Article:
But gaining the crown doesn't produce the happiness he and Lady Macbeth imagined. Now they're locked in a struggle to hold on to power against enemies real or imagined. Lady Macbeth can't endure her guilt, and Macbeth succumbs to paranoia laced with a crazed belief in his invulnerability. In the end, his fearlessness is a type of psychosis and his ambition, mere brutality.
Lourie seeks to showcase the psychological underpinnings of Macbeth's willingness to steer himself by his yearnings, not his conscience. Lady Macbeth has an equally complex journey, and what's especially poignant about this production is the way it shows the couple becoming stronger by plotting together — only to lose each other as the tide of violence sweeps away their marriage.
Lourie's blocking has mixed success. It's a brilliant choice to have the army attacking Macbeth's castle face the audience to speak, then execute a forceful military turn upstage — thereby flipping the audience's point of view, so we now confront the besieged Macbeth. On other occasions, however, Lourie moves large groups unimaginatively, spacing people in dull lines and missing opportunities for movement to do the storytelling.
The director stages the soliloquies as direct addresses to the audience, not as internal musings we witness. It's an approach that stops time, suggesting that the thought processes behind the speeches are over. When the actor isn't caught in the act of discovering what to do next, the speeches feel like decisions announced, not thoughts overheard.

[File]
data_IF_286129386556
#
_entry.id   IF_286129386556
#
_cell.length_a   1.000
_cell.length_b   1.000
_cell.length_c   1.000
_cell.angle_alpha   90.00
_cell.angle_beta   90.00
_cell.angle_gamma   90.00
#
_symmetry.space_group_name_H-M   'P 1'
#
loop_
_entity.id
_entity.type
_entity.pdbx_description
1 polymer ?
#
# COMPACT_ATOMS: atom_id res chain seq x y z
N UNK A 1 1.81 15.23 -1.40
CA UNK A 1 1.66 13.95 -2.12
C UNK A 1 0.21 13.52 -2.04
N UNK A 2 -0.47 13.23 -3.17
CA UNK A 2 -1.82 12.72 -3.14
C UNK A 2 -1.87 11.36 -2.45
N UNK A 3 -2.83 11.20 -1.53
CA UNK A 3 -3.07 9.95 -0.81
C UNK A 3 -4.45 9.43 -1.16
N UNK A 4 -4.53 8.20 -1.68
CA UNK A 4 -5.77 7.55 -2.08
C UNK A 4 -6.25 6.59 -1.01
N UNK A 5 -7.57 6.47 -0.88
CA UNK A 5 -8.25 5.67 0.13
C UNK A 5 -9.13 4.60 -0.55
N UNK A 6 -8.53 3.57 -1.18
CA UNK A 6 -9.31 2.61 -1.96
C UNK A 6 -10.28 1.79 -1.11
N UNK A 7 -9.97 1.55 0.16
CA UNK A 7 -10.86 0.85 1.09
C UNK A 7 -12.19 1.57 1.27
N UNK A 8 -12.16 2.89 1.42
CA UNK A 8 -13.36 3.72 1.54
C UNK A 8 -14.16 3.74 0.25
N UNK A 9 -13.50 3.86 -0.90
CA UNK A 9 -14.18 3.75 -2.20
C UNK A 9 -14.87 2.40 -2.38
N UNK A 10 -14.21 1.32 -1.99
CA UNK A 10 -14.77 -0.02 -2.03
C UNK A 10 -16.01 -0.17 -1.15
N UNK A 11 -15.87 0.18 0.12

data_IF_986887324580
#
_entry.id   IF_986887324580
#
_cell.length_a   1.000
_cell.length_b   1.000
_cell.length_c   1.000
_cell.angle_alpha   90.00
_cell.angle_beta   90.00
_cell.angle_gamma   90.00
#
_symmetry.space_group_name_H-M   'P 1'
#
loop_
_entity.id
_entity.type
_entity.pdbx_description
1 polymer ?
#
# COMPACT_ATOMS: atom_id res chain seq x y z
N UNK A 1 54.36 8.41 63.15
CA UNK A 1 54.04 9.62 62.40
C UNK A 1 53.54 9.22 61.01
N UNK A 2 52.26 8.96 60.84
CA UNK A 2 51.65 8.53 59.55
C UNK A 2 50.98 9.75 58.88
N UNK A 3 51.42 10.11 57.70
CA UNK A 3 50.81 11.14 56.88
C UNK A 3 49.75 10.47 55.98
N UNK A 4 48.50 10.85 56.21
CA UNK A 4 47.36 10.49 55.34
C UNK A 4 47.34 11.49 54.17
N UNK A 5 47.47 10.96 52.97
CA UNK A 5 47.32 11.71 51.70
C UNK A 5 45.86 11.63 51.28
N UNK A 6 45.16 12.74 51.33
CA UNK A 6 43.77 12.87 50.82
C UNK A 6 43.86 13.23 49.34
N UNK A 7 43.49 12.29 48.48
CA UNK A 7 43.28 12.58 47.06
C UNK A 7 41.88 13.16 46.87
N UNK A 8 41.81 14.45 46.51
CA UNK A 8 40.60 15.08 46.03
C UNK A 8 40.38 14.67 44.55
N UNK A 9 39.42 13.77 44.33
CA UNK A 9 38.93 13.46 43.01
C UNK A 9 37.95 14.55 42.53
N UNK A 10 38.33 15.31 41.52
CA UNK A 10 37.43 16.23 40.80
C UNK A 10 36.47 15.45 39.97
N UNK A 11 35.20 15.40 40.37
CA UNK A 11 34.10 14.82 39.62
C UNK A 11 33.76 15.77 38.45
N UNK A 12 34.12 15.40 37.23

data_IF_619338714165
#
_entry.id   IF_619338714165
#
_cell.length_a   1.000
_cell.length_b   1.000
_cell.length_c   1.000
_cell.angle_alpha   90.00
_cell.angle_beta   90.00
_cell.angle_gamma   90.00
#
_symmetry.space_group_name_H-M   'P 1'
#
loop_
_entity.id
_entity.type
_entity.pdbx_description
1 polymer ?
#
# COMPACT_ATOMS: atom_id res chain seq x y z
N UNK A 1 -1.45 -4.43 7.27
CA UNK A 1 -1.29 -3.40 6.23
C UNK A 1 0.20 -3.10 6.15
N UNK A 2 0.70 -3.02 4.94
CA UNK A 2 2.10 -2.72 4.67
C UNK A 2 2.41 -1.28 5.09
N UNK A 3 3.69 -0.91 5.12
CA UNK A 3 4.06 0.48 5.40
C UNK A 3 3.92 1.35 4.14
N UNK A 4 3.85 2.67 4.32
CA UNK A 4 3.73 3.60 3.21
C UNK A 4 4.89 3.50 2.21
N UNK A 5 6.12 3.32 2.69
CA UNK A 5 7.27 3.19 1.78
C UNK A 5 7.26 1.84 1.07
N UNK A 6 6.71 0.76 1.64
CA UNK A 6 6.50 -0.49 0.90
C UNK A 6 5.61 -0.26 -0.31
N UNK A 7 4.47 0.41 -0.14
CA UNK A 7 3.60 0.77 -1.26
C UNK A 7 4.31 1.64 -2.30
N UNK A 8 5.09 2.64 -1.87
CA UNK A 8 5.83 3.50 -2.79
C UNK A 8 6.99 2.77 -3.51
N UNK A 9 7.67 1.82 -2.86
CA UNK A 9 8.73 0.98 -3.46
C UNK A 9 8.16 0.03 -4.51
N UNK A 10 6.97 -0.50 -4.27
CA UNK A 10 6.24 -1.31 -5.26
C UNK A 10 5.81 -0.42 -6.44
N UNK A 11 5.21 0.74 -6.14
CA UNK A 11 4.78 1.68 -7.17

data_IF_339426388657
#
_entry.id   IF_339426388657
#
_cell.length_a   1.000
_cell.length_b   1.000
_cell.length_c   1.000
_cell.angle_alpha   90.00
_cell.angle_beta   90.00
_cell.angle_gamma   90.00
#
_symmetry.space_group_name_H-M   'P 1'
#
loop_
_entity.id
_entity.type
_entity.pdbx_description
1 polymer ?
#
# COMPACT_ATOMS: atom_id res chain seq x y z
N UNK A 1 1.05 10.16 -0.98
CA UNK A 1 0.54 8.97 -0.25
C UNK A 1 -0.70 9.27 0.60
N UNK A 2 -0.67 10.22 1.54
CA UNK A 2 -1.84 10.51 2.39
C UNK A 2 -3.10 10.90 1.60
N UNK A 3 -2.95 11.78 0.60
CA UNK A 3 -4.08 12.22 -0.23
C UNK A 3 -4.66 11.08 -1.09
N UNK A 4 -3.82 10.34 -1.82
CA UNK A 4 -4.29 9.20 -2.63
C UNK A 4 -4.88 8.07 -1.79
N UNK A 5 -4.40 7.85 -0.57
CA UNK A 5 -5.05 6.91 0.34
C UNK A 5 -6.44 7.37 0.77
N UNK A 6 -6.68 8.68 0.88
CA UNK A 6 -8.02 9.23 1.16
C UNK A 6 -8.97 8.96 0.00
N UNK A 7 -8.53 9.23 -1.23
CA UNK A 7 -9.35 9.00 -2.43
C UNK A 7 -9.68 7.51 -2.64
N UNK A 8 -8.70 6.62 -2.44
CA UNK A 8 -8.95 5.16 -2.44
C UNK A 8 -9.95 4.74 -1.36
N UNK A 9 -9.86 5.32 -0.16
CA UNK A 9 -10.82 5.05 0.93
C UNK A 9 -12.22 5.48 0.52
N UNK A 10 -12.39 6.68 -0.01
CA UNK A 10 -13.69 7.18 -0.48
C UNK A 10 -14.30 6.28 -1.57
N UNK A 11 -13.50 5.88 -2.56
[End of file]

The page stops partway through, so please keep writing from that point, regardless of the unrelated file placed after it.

Despite the false intimacy of acknowledging the audience, Maravich handles his soliloquies marvelously, especially the "tomorrow and tomorrow" speech. This is usually performed as an elevated wail of despair, but Maravich gets to the molten core of it: The sorrow lies in being too numb to feel sorrow. Throughout the production, he conveys the energy of a warrior who cannot quiet his own imagination, and cannot trust it.
Caswell polishes every facet of a complex Lady Macbeth. She roots the role in youth, making the character both impulsive and fearful, letting nervous gestures convey the recklessness of immaturity. When Lady Macbeth summons courage in the "unsex me now" speech, Caswell makes her tremulous, uncertain she can actually do what she intends.